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TV shows with great disability representation

Television shows with a positive portrayal of disabled characters are far more common now than they used to be. A number of television dramas also have a character who has disabilities — sometimes it’s one of the leading characters and their disability is not the main plot point, but simply a part of their broader character. 

We look here at some of the leading TV shows that have done a great job featuring characters with disabilities.


Disabled characters on screen were unknown until one of the leading characters in daily teatime soap Crossroads became a wheelchair user. The character Sandy Richardson was the son of the Crossroads motel owner, Meg Richardson, and played a prominent role in the soap from the start. Played by Roger Tonge, Sandy became a wheelchair user following a car accident in 1972.

This made him the first regular character in a British television soap who had paraplegia. At the time this was seen as a breakthrough in portraying characters who were wheelchair users. This character development was made to accommodate Roger Tonge who had developed Hodgkin’s Disease which limited his mobility. 


The short-run soap Eldorado, produced by the same team that brought EastEnders to the screen, had a disabled character from the start. Disabled actor Julie Fernandez played Vanessa Lockhead, a wheelchair user. Julie was born with osteogenesis imperfecta. After Eldorado, she went on to play Sean Maguire’s girlfriend in the BBC drama Dangerfield before playing Brenda in The Office. She is also a prominent disability rights campaigner.


In 2014, actor Lisa Hammond was cast in the role of disabled market trader Donna Yates. Donna was not originally going to be a disabled character but Lisa impressed producers so much at her audition that they gave her the part. Lisa has a restricted growth condition. She is the second disabled regular in the soap; David Proud, who played Adam Best, was the first. Both David and his character live with Spina Bifida. He was introduced as part of a series of measures by the BBC to raise the profile of disabled actors.

Call The Midwife

Actor Sarah Gordy, who has Down’s Syndrome, played Sally Harper in Call The Midwife, the BBC drama about midwives in the 1950s and 1960s. With 10 years experience on stage and television, Sarah’s aim is to play roles where people see her as a woman and actor first rather than someone with Down’s Syndrome.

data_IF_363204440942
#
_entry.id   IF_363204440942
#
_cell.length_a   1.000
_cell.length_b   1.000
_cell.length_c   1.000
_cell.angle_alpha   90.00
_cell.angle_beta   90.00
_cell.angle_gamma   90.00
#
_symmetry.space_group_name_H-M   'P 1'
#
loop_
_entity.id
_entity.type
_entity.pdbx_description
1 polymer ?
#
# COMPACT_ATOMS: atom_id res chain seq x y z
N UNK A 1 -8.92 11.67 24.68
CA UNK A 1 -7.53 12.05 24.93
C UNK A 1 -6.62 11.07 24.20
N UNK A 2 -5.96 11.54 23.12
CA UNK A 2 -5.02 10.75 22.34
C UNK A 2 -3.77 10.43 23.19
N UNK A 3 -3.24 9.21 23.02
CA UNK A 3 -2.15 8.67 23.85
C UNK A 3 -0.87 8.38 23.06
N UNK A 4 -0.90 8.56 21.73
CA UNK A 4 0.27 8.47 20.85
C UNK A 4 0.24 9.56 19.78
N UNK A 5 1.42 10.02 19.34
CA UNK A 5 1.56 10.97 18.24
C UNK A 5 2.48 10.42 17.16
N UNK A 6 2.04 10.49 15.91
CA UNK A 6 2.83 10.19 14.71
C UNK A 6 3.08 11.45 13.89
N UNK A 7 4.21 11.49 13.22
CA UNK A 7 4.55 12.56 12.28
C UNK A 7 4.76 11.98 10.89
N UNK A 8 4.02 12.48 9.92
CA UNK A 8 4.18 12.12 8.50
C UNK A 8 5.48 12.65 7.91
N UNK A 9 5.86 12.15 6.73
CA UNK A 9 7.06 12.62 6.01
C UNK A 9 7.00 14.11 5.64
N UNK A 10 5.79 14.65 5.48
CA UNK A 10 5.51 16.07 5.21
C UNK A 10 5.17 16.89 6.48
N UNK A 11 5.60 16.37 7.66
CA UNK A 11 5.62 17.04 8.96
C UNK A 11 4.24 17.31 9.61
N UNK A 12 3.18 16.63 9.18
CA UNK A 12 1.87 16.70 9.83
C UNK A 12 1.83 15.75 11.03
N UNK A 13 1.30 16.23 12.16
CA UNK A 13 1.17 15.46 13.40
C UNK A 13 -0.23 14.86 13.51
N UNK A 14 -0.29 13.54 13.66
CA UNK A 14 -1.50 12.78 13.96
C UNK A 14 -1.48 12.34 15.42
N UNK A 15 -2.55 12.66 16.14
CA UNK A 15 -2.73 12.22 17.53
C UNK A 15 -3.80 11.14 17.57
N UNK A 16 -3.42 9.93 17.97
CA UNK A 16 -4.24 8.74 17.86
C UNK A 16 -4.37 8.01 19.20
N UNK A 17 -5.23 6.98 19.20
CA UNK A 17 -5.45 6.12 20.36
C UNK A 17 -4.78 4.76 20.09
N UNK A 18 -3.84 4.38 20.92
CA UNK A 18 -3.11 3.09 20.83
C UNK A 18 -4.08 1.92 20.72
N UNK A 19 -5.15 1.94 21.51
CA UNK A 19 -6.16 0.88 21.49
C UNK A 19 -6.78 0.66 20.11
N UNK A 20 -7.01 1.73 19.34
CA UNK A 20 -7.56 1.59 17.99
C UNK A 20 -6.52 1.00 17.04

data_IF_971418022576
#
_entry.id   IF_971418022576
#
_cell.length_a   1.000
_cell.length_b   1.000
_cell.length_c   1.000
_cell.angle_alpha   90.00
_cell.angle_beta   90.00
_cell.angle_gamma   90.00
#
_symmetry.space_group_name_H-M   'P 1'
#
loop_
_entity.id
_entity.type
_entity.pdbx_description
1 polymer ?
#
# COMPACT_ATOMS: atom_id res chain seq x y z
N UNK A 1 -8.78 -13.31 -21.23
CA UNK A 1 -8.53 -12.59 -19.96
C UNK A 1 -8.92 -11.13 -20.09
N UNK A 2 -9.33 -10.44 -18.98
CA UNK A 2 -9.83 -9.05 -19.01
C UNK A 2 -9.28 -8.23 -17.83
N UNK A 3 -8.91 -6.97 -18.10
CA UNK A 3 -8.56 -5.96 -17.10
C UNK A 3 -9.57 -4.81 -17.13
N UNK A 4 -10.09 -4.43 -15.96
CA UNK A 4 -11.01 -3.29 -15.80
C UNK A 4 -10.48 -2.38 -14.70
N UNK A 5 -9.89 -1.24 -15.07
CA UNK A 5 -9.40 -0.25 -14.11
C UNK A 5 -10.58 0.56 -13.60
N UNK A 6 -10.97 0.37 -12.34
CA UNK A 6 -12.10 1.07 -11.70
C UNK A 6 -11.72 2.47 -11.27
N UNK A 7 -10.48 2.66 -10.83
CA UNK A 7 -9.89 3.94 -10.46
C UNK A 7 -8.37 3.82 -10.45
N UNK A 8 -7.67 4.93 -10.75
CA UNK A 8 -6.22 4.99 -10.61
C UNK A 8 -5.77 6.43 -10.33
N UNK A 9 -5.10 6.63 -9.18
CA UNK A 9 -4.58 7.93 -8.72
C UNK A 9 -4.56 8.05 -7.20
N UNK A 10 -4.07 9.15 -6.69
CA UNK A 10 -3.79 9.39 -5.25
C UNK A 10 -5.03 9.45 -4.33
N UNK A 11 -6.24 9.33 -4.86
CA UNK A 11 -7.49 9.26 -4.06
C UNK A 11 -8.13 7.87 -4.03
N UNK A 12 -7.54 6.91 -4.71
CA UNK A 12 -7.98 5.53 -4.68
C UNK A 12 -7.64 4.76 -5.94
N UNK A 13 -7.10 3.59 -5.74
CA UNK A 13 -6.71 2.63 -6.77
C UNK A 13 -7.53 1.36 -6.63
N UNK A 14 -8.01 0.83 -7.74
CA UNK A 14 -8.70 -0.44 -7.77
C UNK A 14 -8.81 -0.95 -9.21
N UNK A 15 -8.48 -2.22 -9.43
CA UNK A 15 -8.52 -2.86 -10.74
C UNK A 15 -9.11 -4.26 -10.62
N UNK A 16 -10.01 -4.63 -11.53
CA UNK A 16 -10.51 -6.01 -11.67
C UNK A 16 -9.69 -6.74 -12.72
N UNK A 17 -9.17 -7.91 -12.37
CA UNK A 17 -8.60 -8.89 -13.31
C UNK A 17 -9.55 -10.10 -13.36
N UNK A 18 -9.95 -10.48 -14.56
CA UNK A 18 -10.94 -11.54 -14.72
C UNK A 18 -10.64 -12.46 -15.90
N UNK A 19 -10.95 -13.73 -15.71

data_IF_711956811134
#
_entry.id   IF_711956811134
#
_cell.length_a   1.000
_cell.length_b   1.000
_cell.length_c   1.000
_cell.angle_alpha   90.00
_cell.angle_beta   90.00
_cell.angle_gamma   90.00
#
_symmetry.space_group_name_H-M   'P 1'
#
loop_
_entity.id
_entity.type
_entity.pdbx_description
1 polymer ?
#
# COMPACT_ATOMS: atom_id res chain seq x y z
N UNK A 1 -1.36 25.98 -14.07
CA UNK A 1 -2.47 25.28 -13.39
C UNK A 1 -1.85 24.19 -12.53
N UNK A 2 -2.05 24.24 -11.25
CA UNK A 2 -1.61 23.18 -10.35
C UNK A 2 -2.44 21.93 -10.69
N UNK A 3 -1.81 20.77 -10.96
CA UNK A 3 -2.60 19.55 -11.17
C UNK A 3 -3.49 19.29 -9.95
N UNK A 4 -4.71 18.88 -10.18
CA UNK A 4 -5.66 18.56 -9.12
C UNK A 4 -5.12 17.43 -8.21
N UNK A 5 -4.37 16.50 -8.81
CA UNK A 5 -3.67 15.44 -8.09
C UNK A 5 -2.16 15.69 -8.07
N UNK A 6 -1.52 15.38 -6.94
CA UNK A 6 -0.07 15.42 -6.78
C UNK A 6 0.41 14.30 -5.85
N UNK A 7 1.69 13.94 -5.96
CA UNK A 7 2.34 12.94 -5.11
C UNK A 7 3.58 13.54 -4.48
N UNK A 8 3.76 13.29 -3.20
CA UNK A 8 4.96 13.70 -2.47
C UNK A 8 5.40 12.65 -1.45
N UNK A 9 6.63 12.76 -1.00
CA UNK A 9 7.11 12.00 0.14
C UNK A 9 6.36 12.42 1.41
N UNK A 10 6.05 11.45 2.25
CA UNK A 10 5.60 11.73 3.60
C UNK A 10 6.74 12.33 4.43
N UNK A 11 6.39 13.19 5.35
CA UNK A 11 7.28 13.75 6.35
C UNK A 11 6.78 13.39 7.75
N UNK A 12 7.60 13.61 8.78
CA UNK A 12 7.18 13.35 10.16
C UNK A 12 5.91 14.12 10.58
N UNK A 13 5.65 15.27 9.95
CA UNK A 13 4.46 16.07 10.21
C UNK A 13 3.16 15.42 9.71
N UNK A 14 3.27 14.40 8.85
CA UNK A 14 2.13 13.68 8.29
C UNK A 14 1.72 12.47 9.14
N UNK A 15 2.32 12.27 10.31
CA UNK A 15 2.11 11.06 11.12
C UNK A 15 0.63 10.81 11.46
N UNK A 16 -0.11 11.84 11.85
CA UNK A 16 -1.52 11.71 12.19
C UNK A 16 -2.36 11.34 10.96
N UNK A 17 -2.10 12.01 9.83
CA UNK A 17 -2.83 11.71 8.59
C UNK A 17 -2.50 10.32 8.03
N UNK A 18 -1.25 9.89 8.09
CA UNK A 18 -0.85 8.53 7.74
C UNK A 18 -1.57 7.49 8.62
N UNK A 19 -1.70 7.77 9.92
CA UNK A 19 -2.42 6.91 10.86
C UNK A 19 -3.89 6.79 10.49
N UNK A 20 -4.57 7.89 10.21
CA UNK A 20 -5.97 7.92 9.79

Co-staring with Sarah Gordy was Colin Young, a disabled actor with Cerebral Palsy. Colin played the role of Jacob Milligan who had an on-screen relationship with Sally Harper.

Silent Witness

Liz Carr is an actor and performer who has used a wheelchair since the age of seven owing to arthrogryposis multiplex congentia. She plays character Clarissa Mullery in the BBC crime thriller series Silent Witness. Wheelchair user Clarissa is the forensic examiner with an encyclopaedic knowledge of forensic breakthroughs and advancements in the field.

Strictly Come Dancing

The talent show teaming up celebrities with professional dancers has featured several disabled contestants who have often done extremely well, lasting a long way into the show, indicating they are judged on their ability to learn dance routines with their disabilities not being the focus. 


Cormoran Strike is the lead character in this drama series based on the books by J.K. Rowling. Strike is a war veteran turned private detective who lost the lower half of his right leg in an attack in Afghanistan. One of the adaptations, The Silkworm, also featured Sarah Gordy as the character Orlando Quine who has a learning disability as the result of a complicated premature birth.

As he gets older, Orlando is heavily dependent upon her mother, Leonora Quine, and is deeply distressed when Leonora is arrested as the prime suspect in a murder investigation. Orlando has a crucial role in the plot and Sarah was praised by critics and viewers for her performance.

TV presenters and reporters

Wheelchair user Steve Brown is a Countryfile presenter and Mark Lane, also a wheelchair user, is a recent addition to the Gardener’s World presenting team. TV reporter Ade Adepitan is a wheelchair user and basketball player and he is often used for items not necessarily related to disabilities. And Peter White, a broadcaster who is blind from birth, covers many consumer topics, not just those related to visual impairment. The BBC also has a disabled weather presenter, Lucy Martin.

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